This is another form of structural discrimination that we must address. In the meantime, e-commerce allows female entrepreneurs to expand their international business. Studies carried out by the International Trade Centre show that the participation of female entrepreneurs in e-commerce is twice as high as in analogue commerce.

In those countries where women who pursue business activities encounter prohibitions or restrictions, access to e-commerce opens up new perspectives and allows them to internationalise their business from home, as we strive to put an end to these forms of discrimination.

But we also know that women run the risk of drowning in this sea of opportunities.

In addition to external barriers, other more personal barriers such as lack of self-confidence, lack of female role models in the sector, and technological fear or ignorance prevent women from taking advantage of e-commerce opportunities. This in itself reduces ambition.

It is a cause for concern that the lack of role models not only occurs in business but even before, in schools or universities where young women or girls are under-represented in the study of science, technology, engineering or mathematics.

The International Trade Centre has sought to respond to some of these shortcomings by launching "SheTrades", an initiative that seeks to connect three million women entrepreneurs to markets by 2021. This goes hand in hand with a working agenda that is based on six pillars of public-private action, which include areas such as more inclusive trade policies, access by female entrepreneurs to public procurement or to finance. A free online platform has been set up allowing women entrepreneurs to receive training and to build a network of contacts (www.shetrades.com); and, more recently, we have launched SheTradesInvest, an alliance with impact investment funds designed to facilitate the access of female entrepreneurs to credit and capital.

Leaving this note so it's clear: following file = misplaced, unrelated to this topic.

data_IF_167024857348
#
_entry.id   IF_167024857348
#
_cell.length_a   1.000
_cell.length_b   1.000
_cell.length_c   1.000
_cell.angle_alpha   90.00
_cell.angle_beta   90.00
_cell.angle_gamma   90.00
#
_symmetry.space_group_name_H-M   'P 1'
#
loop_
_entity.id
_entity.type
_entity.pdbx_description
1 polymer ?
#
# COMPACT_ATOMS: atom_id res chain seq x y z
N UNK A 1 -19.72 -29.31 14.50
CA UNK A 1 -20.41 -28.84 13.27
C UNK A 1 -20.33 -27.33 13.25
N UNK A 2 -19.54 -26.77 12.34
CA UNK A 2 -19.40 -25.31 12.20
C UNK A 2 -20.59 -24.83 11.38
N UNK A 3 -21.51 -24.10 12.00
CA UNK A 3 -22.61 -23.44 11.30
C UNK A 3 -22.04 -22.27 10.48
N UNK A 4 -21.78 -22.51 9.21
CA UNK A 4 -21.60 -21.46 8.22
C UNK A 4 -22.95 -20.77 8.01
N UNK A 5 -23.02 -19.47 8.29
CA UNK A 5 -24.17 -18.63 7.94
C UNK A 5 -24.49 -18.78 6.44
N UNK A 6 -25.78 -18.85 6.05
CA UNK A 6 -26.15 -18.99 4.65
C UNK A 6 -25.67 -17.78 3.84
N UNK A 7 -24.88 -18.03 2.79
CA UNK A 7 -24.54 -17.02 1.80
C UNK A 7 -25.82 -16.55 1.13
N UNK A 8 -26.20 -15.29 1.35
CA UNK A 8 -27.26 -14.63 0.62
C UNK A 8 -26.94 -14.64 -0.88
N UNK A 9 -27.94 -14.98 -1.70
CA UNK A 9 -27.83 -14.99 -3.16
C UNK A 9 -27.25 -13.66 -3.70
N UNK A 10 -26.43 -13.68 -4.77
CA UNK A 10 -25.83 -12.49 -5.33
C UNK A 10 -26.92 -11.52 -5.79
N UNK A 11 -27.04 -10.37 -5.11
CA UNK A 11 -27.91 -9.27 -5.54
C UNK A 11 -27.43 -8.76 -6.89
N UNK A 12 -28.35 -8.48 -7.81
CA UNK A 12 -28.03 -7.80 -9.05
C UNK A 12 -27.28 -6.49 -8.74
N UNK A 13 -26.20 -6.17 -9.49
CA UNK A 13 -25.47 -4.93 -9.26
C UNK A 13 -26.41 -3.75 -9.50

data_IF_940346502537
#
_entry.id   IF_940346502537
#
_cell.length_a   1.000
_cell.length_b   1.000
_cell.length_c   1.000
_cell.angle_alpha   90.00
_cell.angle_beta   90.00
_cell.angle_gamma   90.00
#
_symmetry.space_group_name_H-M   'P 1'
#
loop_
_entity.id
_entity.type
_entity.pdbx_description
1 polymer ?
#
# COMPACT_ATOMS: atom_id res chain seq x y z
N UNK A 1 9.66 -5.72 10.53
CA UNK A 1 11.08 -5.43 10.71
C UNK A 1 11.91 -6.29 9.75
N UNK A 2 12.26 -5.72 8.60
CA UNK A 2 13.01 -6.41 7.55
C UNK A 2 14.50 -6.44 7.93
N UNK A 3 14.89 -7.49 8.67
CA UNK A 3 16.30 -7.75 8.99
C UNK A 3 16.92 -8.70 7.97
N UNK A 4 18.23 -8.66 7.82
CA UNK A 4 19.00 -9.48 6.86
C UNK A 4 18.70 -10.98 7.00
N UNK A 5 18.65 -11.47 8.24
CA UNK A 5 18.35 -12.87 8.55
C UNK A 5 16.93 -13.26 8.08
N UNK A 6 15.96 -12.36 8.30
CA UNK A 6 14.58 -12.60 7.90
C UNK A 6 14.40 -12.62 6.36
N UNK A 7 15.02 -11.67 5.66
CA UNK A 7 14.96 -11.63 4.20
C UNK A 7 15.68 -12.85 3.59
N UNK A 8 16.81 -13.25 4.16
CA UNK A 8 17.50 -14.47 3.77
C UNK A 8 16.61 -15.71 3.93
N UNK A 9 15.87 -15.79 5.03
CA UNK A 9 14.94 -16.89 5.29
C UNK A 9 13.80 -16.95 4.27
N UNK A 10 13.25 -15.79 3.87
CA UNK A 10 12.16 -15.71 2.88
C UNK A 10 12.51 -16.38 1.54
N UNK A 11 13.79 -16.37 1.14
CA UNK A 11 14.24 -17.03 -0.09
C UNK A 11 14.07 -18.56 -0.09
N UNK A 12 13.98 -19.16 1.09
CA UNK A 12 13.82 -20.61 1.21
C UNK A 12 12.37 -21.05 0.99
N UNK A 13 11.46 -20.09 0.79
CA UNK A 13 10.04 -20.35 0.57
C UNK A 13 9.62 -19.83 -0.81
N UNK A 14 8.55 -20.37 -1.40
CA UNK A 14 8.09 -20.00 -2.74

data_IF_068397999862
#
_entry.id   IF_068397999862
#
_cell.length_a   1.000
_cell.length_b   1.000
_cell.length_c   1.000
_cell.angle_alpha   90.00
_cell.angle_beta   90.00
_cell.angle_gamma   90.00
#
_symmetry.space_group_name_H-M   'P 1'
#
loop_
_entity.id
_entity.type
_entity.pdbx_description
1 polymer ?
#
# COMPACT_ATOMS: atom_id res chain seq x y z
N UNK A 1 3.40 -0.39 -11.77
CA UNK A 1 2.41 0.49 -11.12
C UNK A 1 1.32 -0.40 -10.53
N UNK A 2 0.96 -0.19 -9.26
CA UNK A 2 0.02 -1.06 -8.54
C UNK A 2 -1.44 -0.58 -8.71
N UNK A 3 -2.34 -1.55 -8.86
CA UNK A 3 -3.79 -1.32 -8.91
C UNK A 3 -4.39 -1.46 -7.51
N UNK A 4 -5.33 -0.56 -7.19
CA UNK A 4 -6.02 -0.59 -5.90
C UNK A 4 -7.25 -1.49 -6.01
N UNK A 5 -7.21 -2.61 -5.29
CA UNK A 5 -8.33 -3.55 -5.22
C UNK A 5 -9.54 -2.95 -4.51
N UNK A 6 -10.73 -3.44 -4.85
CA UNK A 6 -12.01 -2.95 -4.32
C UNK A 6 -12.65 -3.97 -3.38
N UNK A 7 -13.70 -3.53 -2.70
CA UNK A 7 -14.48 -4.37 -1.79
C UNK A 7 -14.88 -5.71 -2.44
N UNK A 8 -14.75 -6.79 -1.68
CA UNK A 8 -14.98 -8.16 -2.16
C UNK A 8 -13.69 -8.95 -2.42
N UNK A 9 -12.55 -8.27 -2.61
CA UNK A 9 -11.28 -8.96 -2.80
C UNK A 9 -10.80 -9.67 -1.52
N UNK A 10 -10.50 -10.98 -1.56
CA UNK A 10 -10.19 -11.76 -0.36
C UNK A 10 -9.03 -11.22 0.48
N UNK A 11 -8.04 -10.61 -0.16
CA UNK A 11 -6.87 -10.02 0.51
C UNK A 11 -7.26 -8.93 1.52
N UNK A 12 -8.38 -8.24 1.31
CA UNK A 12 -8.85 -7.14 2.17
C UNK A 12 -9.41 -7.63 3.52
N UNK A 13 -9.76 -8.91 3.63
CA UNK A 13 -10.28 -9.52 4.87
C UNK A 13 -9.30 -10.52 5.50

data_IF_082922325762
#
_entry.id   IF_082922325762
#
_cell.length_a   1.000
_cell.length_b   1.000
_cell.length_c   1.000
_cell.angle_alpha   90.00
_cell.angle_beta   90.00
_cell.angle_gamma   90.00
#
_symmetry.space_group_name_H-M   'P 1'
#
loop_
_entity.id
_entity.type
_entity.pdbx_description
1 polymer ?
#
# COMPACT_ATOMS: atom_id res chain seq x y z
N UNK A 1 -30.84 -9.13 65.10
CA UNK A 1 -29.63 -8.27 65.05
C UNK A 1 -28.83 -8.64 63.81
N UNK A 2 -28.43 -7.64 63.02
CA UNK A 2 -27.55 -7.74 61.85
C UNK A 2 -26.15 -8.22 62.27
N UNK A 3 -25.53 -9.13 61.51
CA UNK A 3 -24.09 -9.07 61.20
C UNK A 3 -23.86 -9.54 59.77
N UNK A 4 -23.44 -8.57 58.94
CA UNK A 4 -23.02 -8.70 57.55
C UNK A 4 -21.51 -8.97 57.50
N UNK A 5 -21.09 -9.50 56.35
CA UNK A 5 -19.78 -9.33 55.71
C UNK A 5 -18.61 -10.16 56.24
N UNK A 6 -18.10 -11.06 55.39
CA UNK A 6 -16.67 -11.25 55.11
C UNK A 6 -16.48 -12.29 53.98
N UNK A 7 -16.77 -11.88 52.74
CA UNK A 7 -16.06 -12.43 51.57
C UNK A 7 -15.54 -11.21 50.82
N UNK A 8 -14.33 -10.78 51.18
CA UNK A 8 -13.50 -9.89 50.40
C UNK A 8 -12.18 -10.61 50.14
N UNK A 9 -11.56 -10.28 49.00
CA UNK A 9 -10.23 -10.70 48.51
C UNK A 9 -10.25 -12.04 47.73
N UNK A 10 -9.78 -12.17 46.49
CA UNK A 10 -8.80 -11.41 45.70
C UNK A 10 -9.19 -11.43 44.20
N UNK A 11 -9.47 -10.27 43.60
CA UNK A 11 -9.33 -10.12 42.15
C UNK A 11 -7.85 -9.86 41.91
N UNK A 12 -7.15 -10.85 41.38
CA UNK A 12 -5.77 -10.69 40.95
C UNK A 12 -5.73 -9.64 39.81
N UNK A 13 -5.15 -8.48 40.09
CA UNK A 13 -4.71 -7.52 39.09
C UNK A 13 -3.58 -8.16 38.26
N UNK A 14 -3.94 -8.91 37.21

We have also expanded our private sector partnerships with companies such as UPS, to improve the access of female entrepreneurs to global markets; VISA, to facilitate the financial inclusion of female entrepreneurs; eBay, to help female entrepreneurs digitise their businesses; or, more recently, Mary Key to support female entrepreneurship.

The commitment of the International Trade Centre to Chile, APEC and the international community is to contribute to building stronger economies by investing in more inclusive trade. That is why, at the next Ministerial meeting of the World Trade Organisation in 2020, we will support taking a step toward in support of enhancing the participation of women in trade on the basis of the WTO Buenos Aires Declaration of 2017.

Thank you very much for your kind attention.